Grain train signals incident investigation discontinued

An incident near Wagga Wagga just over two years ago prompted an investigation.

THE Australian Transport Safety Bureau has discontinued an investigation into a train that passed a signal two years ago.

Around 5am on 1 March 2019, a grain train passed a stop signal at Wagga Wagga while on a journey from Ararat, Victoria to Cootamundra, New South Wales.

The train continued its journey north, passed another two signals at stop and through a set of points in Wagga Wagga yard.

The train was stopped after the Australian Rail Track Corporation network controller contacted the train crew by radio and informed them of the signals passed at danger events.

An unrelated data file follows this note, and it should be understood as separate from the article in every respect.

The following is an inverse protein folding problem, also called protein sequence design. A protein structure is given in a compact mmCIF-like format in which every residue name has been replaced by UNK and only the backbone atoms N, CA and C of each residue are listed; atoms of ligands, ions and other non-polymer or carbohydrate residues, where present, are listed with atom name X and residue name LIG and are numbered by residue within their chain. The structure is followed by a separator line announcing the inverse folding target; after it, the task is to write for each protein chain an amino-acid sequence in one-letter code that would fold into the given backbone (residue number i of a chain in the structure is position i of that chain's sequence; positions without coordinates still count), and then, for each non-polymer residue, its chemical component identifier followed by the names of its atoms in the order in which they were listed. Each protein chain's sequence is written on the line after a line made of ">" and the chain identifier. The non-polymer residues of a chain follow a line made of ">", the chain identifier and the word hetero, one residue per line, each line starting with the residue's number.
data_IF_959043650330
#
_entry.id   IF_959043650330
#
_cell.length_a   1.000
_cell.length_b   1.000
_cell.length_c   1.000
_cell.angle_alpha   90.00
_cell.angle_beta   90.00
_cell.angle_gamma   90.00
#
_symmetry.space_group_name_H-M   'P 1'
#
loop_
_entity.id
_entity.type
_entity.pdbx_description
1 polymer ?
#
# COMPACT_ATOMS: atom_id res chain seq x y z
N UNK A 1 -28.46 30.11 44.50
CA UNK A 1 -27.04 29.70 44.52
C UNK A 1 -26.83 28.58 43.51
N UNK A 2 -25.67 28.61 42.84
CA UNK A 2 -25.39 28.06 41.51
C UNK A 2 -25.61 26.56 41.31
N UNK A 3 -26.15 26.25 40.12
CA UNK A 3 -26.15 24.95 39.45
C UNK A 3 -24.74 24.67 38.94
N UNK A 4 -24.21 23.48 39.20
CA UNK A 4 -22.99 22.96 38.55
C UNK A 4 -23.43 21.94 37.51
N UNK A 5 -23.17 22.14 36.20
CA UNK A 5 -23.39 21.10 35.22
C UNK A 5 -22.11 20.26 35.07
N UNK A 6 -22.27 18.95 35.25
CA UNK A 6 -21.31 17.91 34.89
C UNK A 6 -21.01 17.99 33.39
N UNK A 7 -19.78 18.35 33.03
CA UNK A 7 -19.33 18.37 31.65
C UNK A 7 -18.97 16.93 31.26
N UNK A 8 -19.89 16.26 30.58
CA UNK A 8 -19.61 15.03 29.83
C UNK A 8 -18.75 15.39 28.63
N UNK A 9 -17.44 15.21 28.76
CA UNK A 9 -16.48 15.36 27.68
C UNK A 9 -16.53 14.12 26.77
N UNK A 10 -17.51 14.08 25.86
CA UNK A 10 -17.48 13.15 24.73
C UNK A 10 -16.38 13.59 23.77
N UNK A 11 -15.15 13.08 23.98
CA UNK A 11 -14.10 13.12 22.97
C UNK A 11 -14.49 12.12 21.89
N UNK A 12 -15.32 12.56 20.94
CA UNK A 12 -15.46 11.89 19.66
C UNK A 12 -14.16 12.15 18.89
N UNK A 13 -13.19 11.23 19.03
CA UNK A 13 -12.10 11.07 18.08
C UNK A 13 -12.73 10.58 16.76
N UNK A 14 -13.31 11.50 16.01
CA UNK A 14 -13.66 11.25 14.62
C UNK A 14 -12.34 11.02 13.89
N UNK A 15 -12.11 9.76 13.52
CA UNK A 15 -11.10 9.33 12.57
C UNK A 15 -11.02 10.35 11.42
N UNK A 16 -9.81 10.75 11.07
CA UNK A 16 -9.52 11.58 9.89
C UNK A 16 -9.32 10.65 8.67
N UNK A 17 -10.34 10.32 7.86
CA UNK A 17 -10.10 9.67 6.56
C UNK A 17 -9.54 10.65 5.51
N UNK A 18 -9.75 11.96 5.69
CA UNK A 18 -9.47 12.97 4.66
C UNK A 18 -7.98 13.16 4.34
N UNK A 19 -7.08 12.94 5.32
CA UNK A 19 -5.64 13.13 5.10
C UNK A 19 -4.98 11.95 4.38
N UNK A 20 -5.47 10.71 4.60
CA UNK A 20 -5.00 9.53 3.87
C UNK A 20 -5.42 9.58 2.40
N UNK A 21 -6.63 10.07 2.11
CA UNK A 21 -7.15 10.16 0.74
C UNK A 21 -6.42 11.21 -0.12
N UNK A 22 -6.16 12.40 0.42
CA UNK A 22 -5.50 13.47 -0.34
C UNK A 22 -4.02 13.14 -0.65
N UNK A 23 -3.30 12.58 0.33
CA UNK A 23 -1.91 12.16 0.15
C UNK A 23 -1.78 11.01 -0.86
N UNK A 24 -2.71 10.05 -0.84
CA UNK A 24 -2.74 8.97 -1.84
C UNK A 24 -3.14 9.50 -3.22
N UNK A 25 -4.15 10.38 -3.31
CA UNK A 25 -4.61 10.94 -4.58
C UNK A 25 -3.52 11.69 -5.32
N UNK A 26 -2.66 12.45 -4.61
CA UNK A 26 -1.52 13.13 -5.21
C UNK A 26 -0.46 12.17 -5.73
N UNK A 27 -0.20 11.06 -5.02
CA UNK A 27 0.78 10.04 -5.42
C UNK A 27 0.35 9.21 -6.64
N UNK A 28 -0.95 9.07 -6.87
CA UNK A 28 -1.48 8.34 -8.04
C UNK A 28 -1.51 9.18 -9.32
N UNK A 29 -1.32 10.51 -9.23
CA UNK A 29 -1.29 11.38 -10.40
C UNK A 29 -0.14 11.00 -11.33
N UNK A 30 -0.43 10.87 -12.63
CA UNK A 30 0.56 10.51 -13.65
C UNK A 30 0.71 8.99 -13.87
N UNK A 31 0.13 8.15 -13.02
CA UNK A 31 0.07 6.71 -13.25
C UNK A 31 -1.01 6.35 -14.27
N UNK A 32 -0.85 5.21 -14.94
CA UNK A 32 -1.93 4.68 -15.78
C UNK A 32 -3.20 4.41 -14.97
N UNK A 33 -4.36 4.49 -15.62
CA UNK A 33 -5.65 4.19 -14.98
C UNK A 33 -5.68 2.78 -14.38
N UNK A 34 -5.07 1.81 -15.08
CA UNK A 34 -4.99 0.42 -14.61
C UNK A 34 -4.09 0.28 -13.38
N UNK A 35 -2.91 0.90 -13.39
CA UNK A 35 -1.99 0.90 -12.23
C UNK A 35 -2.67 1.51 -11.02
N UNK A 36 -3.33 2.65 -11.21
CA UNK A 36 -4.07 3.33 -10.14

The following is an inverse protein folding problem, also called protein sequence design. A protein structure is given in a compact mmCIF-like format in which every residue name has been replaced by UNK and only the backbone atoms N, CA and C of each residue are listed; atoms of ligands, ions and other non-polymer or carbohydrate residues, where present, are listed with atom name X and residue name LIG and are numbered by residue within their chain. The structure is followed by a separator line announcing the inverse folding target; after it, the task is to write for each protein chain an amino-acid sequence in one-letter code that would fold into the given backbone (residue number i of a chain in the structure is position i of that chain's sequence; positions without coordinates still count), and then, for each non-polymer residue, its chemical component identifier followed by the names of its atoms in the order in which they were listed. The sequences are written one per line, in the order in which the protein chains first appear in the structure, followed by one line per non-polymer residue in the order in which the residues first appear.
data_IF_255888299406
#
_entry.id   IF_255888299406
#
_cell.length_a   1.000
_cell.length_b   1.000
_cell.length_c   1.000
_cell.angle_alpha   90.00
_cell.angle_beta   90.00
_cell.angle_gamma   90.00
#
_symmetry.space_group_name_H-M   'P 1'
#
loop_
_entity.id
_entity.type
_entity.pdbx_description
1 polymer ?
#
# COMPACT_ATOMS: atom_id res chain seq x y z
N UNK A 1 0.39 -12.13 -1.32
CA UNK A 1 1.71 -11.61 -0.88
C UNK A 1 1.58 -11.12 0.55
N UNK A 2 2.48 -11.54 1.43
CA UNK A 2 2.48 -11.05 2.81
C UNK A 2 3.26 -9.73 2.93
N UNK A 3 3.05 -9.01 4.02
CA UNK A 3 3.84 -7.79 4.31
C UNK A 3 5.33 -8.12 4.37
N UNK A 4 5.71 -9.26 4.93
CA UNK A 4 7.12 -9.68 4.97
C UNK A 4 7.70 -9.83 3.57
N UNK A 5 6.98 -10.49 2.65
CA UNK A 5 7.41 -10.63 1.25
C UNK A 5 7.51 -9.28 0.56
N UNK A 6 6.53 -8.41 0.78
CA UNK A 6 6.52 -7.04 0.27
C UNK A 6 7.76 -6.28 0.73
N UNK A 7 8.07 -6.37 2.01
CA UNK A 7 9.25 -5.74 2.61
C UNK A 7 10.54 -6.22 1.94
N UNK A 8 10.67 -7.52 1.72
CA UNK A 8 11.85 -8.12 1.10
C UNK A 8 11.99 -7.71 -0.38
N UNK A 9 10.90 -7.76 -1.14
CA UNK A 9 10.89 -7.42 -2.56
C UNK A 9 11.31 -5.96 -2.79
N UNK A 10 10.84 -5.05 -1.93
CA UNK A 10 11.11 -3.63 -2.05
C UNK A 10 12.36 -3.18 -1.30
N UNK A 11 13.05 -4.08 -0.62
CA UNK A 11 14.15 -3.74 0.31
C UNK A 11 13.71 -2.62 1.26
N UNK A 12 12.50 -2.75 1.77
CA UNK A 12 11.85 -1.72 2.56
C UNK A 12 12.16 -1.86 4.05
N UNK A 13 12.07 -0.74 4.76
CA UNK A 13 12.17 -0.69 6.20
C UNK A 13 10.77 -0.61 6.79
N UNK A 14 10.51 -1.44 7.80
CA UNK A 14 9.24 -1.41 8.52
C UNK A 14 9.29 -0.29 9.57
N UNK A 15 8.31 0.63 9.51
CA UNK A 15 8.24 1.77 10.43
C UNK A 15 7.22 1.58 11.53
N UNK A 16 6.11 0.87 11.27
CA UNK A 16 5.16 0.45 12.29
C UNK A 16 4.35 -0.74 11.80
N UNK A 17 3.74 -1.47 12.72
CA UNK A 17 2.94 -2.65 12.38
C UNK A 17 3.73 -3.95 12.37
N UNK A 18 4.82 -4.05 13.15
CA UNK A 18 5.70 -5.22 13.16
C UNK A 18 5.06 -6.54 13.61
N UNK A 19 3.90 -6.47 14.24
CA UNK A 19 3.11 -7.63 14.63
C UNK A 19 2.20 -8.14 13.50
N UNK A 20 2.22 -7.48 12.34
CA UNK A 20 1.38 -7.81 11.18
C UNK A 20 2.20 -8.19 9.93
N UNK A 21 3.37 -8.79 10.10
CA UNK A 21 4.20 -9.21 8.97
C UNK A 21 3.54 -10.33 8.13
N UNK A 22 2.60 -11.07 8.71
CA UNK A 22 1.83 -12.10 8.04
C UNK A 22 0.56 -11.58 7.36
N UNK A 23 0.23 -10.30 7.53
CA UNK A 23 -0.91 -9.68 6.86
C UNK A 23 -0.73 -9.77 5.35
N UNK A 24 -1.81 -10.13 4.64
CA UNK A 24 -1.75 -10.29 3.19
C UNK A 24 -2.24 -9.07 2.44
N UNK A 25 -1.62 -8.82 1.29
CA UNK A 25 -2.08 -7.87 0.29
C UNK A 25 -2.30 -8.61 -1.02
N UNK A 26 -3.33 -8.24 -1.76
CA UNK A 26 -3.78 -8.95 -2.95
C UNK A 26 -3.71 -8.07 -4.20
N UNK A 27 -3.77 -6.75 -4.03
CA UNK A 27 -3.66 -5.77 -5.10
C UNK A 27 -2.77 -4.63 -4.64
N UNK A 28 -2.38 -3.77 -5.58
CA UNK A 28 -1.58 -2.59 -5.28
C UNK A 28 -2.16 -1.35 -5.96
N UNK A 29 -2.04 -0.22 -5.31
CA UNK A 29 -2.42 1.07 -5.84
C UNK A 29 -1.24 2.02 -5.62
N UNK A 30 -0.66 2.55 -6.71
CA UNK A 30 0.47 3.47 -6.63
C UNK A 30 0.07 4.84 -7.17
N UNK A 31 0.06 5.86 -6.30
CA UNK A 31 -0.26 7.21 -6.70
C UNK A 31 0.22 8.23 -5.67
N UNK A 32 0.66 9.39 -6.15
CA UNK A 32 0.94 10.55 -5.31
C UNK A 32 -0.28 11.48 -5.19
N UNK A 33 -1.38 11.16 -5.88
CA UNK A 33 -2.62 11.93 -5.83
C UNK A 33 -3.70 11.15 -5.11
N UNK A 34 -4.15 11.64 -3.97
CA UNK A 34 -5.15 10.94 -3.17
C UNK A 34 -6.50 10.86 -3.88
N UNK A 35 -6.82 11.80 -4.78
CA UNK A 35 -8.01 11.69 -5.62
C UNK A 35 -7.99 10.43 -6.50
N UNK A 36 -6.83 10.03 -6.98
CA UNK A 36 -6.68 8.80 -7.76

The train crew consisted of two persons.

The investigation found the crew of the train did not react to the signal indications within Wagga Wagga yard limits that were set, at first to restrictive indications, and then stop indications.

These signals were set to cross another train at Wagga Wagga.

The reason for the crew of the first train not responding to the signal indications could not be conclusively determined, according to the ATSB.

There was no evidence either of the crew of 5KC3 were affected by any medical or other health episode.

According to the ATSB, the contributing factors to this SPAD highlighted the need for a positive train control system to provide additional control in the prevention of SPAD events and their subsequent consequences.

The ARTC has advised its Advanced Train Management System (ATMS) is a project underway that will provide additional protection